- On 17 June 2011
- Hits: 4135
Supertramp still smashing after four decades
By Cam Fuller, StarPhoenix June 8, 2011
You know you're taking the long way home when your itinerary includes Saskatoon, but it was a welcome detour for fans of Supertramp.
Even in the show's quietest moments, there was plenty of nostalgia at Credit Union Centre as both band and audience looked back on 40 years of music.
No one is getting them as they were in their heyday, not without Roger Hodgson on hand, but Tuesday's show did give us the man who started it all,
Rick Davies on keyboards and vocals. He didn't speak much if at all, leaving what little banter there was to sax great John Anthony Helliwell.
Davies wouldn't have had the energy to talk anyway, not the way he plays piano - fast, hard, intense and loud. His solo and extended jam in Another Man's Woman was breathtaking. It came fairly late into the show and got a well-earned standing ovation.
Overall, this likely wasn't the show many were expecting. They didn't come out and play Dreamer, followed by The Logical Song, followed by Dreamer. They're a band, of all things, not a juke box. Thus the inclusion of Supertramp songs you didn't hear a million times on the radio - stuff like the bluesy Put on Your Old Brown Shoes, and diehard's dream Rudy which ran with vintage locomotive footage.
Then again, there was Raining Again, which is as close as this otherwise highbrow act ever came to bubblegum pop - a shallow, silly ditty which rhymes "fighter," with "up tighter." Some loved it, though, jumping up and dancing and looking around and wondering why everyone wasn't doing the same.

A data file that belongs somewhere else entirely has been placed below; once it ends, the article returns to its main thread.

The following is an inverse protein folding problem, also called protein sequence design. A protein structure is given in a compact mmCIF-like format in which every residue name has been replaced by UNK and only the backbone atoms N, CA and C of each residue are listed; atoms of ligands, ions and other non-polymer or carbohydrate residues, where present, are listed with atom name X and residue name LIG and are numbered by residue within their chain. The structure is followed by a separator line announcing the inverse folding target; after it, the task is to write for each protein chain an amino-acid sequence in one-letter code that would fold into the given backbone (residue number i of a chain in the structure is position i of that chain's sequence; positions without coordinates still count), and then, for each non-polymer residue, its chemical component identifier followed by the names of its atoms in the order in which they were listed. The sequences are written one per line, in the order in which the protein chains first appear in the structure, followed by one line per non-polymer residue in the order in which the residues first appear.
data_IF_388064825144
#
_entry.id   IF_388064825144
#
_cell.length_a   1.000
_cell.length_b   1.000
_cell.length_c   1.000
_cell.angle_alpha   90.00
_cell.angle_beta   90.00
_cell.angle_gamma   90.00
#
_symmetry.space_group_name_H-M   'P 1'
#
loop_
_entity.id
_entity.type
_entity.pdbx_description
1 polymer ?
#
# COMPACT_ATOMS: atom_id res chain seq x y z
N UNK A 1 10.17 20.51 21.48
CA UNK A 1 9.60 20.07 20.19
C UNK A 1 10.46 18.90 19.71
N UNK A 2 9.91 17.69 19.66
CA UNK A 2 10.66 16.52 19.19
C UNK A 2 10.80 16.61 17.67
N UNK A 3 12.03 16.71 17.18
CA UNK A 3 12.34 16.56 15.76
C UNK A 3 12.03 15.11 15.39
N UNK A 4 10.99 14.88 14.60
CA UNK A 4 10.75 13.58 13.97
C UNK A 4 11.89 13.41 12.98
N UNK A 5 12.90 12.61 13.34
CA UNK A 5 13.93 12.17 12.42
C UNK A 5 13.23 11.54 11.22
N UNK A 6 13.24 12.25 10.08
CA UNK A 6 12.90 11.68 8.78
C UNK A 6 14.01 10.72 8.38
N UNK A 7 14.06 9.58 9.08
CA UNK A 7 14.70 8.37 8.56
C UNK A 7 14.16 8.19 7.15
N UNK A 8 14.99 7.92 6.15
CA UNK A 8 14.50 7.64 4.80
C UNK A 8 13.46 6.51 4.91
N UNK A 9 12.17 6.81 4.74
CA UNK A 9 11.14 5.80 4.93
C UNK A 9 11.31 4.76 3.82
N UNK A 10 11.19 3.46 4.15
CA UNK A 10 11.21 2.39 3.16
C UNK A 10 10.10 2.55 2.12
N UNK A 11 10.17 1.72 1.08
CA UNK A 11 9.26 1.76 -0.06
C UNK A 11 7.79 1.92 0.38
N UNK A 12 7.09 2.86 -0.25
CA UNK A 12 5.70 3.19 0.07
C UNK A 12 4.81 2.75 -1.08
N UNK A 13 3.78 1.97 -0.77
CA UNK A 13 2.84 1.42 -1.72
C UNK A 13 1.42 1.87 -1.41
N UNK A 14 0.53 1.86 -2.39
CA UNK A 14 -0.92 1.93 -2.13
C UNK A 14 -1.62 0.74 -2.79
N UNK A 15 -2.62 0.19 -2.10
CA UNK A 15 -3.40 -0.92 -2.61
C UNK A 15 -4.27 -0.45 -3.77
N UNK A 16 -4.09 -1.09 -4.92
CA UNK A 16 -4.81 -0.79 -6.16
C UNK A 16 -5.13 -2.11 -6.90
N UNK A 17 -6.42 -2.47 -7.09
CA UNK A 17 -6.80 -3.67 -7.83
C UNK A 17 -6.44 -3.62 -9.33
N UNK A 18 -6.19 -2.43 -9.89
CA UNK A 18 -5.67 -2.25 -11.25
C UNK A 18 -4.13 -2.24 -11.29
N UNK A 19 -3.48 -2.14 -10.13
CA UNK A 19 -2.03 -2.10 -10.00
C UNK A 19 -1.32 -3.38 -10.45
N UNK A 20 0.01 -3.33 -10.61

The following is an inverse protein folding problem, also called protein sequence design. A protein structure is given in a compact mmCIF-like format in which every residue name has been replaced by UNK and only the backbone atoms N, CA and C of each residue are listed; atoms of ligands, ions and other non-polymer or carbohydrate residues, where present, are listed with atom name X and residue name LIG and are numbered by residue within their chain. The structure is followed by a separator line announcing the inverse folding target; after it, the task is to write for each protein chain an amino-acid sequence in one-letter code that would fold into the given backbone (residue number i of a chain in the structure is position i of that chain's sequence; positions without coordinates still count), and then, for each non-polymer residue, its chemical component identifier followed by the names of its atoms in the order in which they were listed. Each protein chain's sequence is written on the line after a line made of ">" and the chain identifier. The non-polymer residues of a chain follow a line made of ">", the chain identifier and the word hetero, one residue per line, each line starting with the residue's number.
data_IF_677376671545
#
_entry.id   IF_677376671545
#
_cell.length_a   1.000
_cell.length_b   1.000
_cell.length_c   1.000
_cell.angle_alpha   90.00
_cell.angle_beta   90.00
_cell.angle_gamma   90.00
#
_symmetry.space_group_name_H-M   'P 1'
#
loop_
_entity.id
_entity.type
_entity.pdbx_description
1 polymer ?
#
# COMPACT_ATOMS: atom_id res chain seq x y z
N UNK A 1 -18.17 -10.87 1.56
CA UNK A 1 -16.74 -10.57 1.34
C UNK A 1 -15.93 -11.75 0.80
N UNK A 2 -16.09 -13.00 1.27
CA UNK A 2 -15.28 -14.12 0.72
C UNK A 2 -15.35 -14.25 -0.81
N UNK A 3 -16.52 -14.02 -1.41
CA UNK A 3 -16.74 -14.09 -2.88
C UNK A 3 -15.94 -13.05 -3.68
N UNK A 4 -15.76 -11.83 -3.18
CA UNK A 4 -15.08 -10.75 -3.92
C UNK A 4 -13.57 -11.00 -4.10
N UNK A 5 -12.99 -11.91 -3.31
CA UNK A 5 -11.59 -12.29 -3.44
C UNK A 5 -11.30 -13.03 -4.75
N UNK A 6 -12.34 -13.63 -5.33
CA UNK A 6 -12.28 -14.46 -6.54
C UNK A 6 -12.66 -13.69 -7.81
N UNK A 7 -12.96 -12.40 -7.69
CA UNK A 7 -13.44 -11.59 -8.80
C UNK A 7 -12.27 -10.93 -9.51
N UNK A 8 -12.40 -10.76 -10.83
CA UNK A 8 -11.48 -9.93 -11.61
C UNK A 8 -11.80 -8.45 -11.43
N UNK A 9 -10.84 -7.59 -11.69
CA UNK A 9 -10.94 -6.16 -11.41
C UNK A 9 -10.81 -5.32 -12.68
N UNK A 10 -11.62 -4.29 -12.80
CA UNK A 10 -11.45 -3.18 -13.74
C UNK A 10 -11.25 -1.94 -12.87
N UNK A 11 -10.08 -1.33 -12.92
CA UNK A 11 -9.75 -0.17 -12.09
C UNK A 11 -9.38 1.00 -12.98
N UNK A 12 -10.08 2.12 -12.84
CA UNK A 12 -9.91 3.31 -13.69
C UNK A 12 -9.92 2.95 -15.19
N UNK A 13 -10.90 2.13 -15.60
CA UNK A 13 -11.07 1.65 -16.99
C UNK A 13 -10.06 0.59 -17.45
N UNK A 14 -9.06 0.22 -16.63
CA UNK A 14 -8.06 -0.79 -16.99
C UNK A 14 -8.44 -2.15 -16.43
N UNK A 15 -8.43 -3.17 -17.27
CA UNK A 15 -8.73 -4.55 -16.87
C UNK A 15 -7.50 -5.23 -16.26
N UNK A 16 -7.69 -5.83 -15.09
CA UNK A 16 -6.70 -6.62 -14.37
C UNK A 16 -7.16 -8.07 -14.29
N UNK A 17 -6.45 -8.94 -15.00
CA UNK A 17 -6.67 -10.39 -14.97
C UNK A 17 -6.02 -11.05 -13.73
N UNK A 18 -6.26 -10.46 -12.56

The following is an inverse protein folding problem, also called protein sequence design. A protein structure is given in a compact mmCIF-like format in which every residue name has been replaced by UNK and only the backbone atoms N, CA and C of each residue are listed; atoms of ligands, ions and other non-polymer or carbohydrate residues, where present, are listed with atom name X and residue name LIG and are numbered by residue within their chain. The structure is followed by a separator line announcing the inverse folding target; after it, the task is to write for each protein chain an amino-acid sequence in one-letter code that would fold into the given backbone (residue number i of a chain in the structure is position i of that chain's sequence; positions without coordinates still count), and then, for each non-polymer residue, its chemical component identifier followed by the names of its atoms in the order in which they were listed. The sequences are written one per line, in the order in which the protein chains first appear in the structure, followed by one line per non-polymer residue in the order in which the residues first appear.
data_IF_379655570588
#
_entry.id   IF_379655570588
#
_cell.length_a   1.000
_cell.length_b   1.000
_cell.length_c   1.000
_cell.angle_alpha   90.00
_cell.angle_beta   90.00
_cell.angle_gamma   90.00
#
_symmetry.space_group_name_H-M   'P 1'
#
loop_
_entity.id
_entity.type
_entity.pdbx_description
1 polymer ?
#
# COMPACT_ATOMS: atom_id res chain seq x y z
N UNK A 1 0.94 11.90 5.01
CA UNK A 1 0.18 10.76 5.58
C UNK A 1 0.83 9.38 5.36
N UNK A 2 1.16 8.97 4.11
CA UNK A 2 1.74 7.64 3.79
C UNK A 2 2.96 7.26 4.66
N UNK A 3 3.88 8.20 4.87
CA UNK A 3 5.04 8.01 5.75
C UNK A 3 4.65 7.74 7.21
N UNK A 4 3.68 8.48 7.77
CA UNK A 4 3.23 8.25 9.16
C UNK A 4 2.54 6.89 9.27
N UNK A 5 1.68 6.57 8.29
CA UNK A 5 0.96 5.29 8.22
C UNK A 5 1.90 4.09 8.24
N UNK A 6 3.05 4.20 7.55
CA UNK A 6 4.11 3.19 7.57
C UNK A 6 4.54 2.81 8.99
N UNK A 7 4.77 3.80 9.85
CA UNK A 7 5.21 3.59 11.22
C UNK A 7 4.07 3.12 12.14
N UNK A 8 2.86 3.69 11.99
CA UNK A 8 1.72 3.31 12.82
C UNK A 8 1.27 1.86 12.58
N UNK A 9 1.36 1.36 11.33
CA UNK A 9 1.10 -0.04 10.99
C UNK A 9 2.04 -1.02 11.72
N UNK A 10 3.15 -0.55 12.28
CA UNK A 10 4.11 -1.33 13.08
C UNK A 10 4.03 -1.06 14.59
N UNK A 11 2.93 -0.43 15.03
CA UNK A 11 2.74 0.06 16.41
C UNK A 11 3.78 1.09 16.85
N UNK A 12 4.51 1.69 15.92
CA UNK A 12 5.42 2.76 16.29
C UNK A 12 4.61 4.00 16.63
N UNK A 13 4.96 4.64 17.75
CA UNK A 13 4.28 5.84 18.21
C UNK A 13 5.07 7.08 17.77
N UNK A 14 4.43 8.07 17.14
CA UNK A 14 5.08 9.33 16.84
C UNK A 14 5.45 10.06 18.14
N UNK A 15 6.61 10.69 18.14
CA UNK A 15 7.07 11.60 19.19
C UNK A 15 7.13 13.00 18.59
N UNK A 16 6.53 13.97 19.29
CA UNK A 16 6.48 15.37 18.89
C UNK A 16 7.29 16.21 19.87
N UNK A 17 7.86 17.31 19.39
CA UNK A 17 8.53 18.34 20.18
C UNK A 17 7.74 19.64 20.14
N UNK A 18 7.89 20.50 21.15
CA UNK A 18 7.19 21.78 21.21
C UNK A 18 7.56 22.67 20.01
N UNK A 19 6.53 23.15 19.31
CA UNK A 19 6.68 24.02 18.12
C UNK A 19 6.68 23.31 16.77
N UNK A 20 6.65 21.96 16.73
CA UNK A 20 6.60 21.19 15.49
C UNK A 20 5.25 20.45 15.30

The band obviously still means something to Davies; he had a hand in building the show when it launched last year. He worked with lighting designer Michael Brian Duncan to create the staging effects. Duncan has worked with kd lang, B-52s, Alicia Keys and Goo Goo Dolls. The two conceived a cool live action version of the album cover Crisis? What Crisis? - a guy in trunks reclining under an umbrella while (on the album) the world around him is demolished. Subtler but clever were the searchlights during Gone Hollywood. Three video screens were used on and off. The centre one showed film clips while the others offered live action closeups.
Davies shared some of the singing with lead guitarist Jesse Siebenberg, who handled Breakfast in America at the Yamaha grand. He returned later on 12 string acoustic for Give a Little Bit - tentative vocally but absolutely smashing anyway.
There was interest and respect in the air from the smallish crowd of 4,000 or so but not a ton of euphoria until the hit-filled windup with The Logical Song, Goodbye Stranger, Bloody Well Right and, yes, Dreamer. Then it was into the night for the fans and, for Supertramp, breakfast in Winnipeg.
© Copyright (c) The StarPhoenix